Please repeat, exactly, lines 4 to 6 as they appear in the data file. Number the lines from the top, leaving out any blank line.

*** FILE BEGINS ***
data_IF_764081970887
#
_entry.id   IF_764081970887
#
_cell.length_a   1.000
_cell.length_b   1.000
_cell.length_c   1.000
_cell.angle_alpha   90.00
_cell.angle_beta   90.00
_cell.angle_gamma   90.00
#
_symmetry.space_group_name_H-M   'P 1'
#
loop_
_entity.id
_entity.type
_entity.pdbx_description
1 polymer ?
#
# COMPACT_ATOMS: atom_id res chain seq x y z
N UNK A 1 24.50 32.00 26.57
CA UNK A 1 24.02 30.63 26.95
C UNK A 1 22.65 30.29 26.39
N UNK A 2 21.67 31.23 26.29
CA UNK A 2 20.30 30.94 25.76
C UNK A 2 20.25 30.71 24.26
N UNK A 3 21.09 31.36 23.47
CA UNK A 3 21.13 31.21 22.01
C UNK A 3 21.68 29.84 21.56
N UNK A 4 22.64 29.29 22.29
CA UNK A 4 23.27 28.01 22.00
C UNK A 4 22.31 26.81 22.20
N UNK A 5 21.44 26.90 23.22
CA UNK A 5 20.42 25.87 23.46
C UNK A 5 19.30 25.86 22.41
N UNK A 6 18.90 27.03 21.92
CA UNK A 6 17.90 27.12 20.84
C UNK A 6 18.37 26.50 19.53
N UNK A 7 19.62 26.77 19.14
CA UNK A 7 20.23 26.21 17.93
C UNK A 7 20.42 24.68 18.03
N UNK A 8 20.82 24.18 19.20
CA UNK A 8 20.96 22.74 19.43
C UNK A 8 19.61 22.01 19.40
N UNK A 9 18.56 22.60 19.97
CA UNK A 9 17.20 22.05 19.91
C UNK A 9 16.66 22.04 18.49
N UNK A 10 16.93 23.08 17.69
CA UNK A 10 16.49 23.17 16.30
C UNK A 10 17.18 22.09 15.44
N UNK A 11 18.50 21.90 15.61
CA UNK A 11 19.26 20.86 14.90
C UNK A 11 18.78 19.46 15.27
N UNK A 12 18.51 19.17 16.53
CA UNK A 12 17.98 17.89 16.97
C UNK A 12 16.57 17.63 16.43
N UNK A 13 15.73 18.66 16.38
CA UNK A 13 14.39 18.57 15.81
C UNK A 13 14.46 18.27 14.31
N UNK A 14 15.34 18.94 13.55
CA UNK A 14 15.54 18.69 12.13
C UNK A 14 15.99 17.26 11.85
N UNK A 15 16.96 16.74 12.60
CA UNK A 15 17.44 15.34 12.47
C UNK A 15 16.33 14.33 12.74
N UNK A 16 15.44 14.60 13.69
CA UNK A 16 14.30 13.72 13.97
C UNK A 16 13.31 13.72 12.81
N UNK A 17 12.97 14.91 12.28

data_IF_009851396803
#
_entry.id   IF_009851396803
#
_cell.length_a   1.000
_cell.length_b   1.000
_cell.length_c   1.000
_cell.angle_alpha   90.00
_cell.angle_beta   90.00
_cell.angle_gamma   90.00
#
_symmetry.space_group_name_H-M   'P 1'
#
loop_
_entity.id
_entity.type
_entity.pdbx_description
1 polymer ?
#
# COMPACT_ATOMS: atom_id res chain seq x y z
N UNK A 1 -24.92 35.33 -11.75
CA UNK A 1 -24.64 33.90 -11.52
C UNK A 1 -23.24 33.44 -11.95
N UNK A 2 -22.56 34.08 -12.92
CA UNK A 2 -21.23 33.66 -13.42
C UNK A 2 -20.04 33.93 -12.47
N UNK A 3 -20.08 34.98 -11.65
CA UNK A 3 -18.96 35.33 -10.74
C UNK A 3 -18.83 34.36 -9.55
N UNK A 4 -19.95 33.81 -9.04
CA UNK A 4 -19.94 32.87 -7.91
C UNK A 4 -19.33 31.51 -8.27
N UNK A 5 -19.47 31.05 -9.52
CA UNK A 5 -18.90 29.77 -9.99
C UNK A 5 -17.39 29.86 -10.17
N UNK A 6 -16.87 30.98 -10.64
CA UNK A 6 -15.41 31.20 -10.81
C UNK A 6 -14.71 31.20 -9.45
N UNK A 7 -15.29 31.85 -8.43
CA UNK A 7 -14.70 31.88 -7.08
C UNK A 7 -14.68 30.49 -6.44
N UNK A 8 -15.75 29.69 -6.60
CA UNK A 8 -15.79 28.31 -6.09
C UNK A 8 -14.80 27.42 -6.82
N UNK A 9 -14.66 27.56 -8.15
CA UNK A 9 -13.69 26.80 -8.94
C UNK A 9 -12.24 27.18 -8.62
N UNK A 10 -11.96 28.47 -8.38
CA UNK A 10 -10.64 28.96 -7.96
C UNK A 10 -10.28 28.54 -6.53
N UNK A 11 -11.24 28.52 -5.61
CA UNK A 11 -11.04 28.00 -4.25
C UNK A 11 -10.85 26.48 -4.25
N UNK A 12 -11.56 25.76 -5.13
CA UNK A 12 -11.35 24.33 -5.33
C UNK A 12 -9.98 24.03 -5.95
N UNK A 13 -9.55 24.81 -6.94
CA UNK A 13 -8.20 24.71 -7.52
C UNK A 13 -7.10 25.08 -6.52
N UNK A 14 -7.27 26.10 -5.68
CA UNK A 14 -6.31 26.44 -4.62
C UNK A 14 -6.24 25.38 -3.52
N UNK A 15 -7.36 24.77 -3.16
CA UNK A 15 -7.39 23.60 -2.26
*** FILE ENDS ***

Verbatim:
#
_cell.length_a   1.000
_cell.length_b   1.000